Offerman Woodshop is a small collective of woodworkers and makers based out of Nick Offerman’s kick-ass wood shop in East Los Angeles. We focus on hand-crafted, traditional joinery & sustainable slab rescue–working with fallen trees from throughout northern California & our urban LA environment. We like to carve spoons, chainsaw stumps, plank canoes, keep our chisels sharp with stones, build pinball machines & fine furniture. From refined modern designs to enormous Middle-Earth masterpieces, we build it all while smiling a lot.
Nick was taught to swing a hammer and countless other tools by his Dad, his grandfathers and his Uncles Dan and Don of Roberts Brothers Farms. In theatre school at the University of Illinois, he used these skills to begin working in the scene shop, under the tutelage of Kenny Egan. This paid off handsomely when Nick began his professional theatre career in Chicago, as he offset his meager acting income with building scenery and props for large equity theaters. By the time he moved to Los Angeles, he’d opened his own modest shop in a warehouse and begun collecting tools. Once in LA, Nick couldn’t find as much scenery work, so he turned to building decks and cabins with his longtime friend Martin McClendon, another Illinois alumnus. Together, they fell under the spell of old-world furniture joinery, and, with Marty’s help, Nick opened his shop soon after, where he continues to build furniture, small boats, and anything else that tickles his fancy.
Lee began working with wood at age 7, when she was enrolled in the Kids Carpentry program in her hometown of Berkeley, CA. Years later, while studying art and philosophy at Brown University, she got involved in set building for theater – incorporating her building skills with her interest in art. She worked as a scenic carpenter and instructor of scenic arts in small theaters around San Francisco for years before eventually moving into building interactive science exhibits for the Exploratorium museum. During her five years in the Exploratorium woodshop, Lee honed her skills in fine woodworking and started building furniture on the side. Since moving to LA in 2008, Lee has been managing Offerman Woodshop, designing/building custom furniture on commission, and continues to design/build outdoor exhibits for the Exploratorium.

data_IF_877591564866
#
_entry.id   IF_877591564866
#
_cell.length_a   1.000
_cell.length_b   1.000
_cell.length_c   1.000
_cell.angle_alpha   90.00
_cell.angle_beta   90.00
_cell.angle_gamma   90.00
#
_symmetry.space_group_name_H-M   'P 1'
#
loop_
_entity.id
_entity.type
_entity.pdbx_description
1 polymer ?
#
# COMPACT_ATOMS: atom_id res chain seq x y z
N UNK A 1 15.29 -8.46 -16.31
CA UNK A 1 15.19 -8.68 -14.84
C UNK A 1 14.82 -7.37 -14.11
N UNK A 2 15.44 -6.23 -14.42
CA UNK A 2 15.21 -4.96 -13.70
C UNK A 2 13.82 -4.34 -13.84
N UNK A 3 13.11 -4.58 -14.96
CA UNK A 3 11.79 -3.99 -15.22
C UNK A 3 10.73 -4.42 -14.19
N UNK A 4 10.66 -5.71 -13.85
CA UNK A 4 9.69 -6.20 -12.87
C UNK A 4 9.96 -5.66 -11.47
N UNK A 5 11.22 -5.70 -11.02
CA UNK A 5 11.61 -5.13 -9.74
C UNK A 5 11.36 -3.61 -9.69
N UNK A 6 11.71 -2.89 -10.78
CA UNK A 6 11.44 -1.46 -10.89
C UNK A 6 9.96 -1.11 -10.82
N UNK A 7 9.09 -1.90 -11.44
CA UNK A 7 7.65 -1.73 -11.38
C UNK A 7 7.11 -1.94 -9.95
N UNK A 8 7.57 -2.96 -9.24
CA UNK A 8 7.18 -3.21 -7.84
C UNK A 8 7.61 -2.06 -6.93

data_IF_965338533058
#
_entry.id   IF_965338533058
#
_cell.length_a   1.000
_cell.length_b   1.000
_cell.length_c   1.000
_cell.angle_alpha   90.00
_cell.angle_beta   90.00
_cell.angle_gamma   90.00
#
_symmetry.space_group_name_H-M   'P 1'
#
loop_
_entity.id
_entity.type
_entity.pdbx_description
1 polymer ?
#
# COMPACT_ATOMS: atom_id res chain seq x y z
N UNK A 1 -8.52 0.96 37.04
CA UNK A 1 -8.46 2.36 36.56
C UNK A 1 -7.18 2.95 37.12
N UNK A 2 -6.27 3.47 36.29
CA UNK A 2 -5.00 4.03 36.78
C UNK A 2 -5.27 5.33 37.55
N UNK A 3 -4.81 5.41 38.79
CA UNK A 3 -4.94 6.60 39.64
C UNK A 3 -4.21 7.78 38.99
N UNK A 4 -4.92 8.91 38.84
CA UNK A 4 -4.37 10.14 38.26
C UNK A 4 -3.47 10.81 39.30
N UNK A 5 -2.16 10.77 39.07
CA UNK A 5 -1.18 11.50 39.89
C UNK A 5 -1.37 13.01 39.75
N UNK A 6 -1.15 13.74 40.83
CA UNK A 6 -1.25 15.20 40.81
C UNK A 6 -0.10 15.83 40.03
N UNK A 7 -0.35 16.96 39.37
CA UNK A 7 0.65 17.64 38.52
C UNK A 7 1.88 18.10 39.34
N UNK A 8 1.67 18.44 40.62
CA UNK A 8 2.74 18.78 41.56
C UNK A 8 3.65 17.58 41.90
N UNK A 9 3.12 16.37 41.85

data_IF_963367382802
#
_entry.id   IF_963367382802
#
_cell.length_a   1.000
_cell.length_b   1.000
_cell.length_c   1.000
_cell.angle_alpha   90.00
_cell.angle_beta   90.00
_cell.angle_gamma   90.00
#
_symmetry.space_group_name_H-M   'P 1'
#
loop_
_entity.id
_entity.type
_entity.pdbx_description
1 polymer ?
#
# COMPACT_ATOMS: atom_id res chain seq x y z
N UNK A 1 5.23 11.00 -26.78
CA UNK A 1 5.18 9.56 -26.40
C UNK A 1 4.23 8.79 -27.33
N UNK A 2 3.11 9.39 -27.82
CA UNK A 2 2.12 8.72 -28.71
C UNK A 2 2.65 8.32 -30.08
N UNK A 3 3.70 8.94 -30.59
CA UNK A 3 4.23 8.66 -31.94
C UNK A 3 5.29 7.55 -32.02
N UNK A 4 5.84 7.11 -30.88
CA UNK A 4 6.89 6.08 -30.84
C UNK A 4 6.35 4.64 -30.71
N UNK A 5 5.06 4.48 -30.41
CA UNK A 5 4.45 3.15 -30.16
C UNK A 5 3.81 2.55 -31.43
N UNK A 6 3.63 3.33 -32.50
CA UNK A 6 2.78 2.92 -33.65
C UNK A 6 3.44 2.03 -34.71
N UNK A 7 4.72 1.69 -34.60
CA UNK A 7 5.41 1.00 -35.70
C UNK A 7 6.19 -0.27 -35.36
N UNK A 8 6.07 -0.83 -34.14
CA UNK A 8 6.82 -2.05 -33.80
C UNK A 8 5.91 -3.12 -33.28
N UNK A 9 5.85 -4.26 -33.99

You can see more of Lee’s work at leebuild.com
Originally from Palo Alto, CA, Josh studied furniture and cabinetmaking at Cerritos College. Utilizing traditional joinery and construction methods, his work emphasizes honest craftsmanship. He is especially influenced by Shaker, Arts and Crafts, mid-century modern, and Asian design. When not at the shop, Josh enjoys cycling, snowboarding, and drinking IPA’s.
Matt stumbled backwards into woodworking at the tender age of 23. He previously spent 7 years apprenticing as a grade school janitor, but upon moving to Los Angeles he spurned his dream to take up antique restoration at Shabby Chic. Matt quickly became the most adept carpenter of the 3 actors employed there. Although he enjoyed 3 blissful years touring California buying, hauling, and restoring antiques, he grew tired of painting furniture pink. Matt worked occasionally for OWS, but didn’t find enough confinement for his spirit there, so he tried his hand at a variety of office jobs. Matt still had to get his furniture fix at night. And thank Jehovah he did. It was during these nighttime sessions that Matt discovered his true calling: not finishing furniture projects. It has been a magical 7 years now of not finishing pieces that has lead Matt to be OWS’ resident Incompetence Marshall*. Come by the shop and see some of the pieces Matt hasn’t finished.